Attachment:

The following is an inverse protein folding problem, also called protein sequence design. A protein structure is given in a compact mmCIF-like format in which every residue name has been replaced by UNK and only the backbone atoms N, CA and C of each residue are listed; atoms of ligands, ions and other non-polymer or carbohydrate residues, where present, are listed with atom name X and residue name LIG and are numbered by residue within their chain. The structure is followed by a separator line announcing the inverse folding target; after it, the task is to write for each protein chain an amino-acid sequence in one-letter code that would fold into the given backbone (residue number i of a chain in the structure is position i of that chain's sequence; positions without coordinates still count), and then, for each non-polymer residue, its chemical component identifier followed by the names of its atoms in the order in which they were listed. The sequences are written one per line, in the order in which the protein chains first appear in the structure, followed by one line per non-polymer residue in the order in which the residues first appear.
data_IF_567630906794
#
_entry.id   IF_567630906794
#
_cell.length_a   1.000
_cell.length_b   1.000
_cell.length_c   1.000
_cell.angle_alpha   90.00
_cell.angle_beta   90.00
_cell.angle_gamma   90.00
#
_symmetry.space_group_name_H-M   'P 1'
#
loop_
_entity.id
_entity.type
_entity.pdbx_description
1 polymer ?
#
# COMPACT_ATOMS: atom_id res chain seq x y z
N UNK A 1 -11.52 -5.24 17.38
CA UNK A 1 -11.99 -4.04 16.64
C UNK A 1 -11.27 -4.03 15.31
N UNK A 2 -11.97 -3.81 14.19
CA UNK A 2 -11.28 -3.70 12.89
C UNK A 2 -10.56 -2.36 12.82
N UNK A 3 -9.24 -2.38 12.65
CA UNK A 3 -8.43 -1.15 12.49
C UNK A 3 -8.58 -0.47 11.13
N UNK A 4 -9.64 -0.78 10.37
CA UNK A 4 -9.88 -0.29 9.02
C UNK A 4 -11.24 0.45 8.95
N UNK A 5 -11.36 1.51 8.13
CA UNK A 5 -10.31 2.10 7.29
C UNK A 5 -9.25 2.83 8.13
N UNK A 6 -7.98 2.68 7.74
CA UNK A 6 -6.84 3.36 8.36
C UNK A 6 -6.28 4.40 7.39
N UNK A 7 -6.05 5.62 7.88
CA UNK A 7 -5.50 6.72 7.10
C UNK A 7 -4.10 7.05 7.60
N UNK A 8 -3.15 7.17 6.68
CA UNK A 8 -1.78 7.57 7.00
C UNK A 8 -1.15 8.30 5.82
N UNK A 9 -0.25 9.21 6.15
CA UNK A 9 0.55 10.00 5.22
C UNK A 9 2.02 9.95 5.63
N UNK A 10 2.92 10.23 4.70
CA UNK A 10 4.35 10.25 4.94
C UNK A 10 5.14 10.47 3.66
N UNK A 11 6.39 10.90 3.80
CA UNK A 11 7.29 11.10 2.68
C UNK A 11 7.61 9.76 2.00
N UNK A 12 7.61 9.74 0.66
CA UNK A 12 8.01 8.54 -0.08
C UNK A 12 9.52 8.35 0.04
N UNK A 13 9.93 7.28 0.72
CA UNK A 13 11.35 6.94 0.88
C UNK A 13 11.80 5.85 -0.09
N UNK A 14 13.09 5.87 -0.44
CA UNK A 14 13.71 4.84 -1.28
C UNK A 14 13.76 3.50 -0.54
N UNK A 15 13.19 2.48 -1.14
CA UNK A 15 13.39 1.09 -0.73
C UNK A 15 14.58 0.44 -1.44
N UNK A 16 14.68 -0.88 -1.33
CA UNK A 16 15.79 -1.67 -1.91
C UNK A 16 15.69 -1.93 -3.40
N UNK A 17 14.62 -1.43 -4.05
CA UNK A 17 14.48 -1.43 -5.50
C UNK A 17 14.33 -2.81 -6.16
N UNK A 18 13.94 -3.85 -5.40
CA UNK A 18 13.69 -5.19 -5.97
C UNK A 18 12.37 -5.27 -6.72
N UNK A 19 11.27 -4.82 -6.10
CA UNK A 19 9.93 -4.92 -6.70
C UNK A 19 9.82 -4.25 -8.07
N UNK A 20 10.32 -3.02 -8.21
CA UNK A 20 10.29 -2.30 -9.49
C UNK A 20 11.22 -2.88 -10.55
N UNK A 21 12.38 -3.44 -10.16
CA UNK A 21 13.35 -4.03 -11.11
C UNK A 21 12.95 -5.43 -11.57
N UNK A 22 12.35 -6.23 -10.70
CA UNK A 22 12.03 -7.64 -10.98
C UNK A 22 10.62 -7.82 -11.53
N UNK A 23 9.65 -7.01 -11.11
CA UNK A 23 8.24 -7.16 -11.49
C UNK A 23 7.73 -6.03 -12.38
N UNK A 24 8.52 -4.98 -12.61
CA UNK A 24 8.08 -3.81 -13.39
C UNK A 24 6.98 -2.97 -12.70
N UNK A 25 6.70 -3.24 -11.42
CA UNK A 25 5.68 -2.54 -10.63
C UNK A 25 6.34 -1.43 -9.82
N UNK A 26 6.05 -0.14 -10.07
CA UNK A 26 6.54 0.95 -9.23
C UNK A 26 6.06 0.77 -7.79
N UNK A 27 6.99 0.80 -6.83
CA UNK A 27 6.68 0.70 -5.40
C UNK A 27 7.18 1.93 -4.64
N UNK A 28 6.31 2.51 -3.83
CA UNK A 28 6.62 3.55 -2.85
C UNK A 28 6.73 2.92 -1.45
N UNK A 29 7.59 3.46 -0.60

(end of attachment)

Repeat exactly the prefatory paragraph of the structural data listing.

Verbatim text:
The following is an inverse protein folding problem, also called protein sequence design. A protein structure is given in a compact mmCIF-like format in which every residue name has been replaced by UNK and only the backbone atoms N, CA and C of each residue are listed; atoms of ligands, ions and other non-polymer or carbohydrate residues, where present, are listed with atom name X and residue name LIG and are numbered by residue within their chain. The structure is followed by a separator line announcing the inverse folding target; after it, the task is to write for each protein chain an amino-acid sequence in one-letter code that would fold into the given backbone (residue number i of a chain in the structure is position i of that chain's sequence; positions without coordinates still count), and then, for each non-polymer residue, its chemical component identifier followed by the names of its atoms in the order in which they were listed. The sequences are written one per line, in the order in which the protein chains first appear in the structure, followed by one line per non-polymer residue in the order in which the residues first appear.